The Romney camp is now trying to set Huckabee up as the favorite in Iowa, so that a win there would give Mitt some momentum. "Romney's director of strategy, Alexander P. Gage, said the campaign was not concerned about Huckabee's rise in Iowa," Michael Levenson writes in The Boston Globe.
"Gage attributed much of Huckabee's move to demographics, saying 45 percent of Iowa caucusgoers are evangelical Christians, which he called a 'natural constituency' for the former Baptist preacher." Gage: "Iowa was a sweet spot for him."
There's no place like home -- except when everyone back home seems to hate you. We look at the hometown haters who are dogging the three former executives who are leading the GOP race: Romney's feud with his two immediate GOP predecessors; the Arkansas conservatives who are out to bring Huckabee down; and the New York City firefighters and 9/11 victims' families who are making things interesting for former mayor Rudy Giuliani, R-N.Y.
And keep in mind that the window on this campaign is closing even faster than the calendar suggests. The true campaigning stage of the Iowa campaign -- before Christmas shuts everything down, and crowds out everything except a wildly unpredictable final sprint -- has about 10 days left in it.
"Starting sometime soon, the state of the race in both parties is going to go 'behind the moon,' " Matthew Dowd writes in his ABCNews.com blog. "We will not be able to get a true picture until the actual caucus voting in Iowa occurs on January 3rd -- which takes place 48 hours after New Years Day. . . . And keep your seatbelt fastened cause this is going to be a wild ride, until the radio contact is restored on the night of the Iowa caucus in less than three weeks."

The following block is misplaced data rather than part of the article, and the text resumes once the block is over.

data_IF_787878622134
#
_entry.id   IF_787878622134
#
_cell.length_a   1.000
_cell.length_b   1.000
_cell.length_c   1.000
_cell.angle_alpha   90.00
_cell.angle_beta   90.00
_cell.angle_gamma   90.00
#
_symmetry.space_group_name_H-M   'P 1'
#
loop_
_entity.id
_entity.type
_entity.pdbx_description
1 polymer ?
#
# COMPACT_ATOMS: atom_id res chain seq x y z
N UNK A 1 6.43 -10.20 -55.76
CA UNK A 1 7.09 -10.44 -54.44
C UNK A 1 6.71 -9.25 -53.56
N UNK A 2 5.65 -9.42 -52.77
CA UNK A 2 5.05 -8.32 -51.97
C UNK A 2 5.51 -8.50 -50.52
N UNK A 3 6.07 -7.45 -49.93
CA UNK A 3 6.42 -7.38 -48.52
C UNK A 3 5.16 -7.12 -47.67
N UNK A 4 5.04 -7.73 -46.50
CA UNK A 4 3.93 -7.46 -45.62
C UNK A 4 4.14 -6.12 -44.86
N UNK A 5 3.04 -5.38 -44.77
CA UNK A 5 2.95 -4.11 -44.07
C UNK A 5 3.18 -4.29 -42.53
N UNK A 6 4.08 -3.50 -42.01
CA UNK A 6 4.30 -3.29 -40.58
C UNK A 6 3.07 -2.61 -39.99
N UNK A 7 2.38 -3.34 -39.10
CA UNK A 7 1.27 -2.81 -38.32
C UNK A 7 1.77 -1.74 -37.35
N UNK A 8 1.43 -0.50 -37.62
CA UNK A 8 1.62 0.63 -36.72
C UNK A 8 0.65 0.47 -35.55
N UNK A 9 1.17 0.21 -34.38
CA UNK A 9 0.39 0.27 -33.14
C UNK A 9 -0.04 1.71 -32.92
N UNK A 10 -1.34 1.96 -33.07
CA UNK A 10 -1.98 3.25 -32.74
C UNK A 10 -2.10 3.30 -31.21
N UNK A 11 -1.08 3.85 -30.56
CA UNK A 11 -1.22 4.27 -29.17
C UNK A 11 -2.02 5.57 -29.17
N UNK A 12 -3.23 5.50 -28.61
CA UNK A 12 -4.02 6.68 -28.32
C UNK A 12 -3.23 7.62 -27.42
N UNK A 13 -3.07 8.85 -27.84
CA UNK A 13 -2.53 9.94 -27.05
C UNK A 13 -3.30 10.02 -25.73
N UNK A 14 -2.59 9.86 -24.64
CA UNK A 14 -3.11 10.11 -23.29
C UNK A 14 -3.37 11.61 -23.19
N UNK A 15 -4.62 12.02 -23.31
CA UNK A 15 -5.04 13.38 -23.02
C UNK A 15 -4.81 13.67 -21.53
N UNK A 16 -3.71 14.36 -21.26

Among the Democrats, the latest national poll numbers seem to have quieted some of the rumblings of panic inside Camp Clinton (you know they're feeling good when Mark Penn's poll memos resume their jaunty tone).
Clinton's back to her 30-point comfort zone in the new ABC/Washington Post poll: She's up 53-23-10 over Obama and Edwards nationally (with everyone else in the low single digits).
Yet there's just enough behind the innuendo and tabloidese to make it look like Ken Bazinet and Tom DeFrank are onto something with their lede in the New York Daily News: "Bubba to the rescue!"
"Alarmed by his wife's slide in the polls and disarray within her backbiting campaign, a beside-himself Bill Clinton has leaped atop the barricades and is furiously plotting a cure -- or coup," they write. "He's unhappy with her operation -- once hailed as a juggernaut -- and concerned she could lose the Democratic nomination without major alterations in strategy and staffing. . . . Campaign manager Patti Solis Doyle is the biggest target, sources said."
One anonymous source: "They all want to kill each other."
Nothing conveys turmoil like a staff shakeup, and no campaign -- and certainly not the Clinton campaign -- is dumb enough to blow up its infrastructure so close to the caucuses (or, at least, dumb enough to let the press catch on that it's happened).
But what if the shakeup kind of already happened -- and nobody fully noticed? "Nowhere is the Clinton campaign -- which to some Iowans had appeared ignorant of the political subtleties, if not arrogant about them -- working more urgently to recalibrate and head off defeat as the Jan. 3 caucus approaches," Adam Nagourney and Patrick Healy write in The New York Times.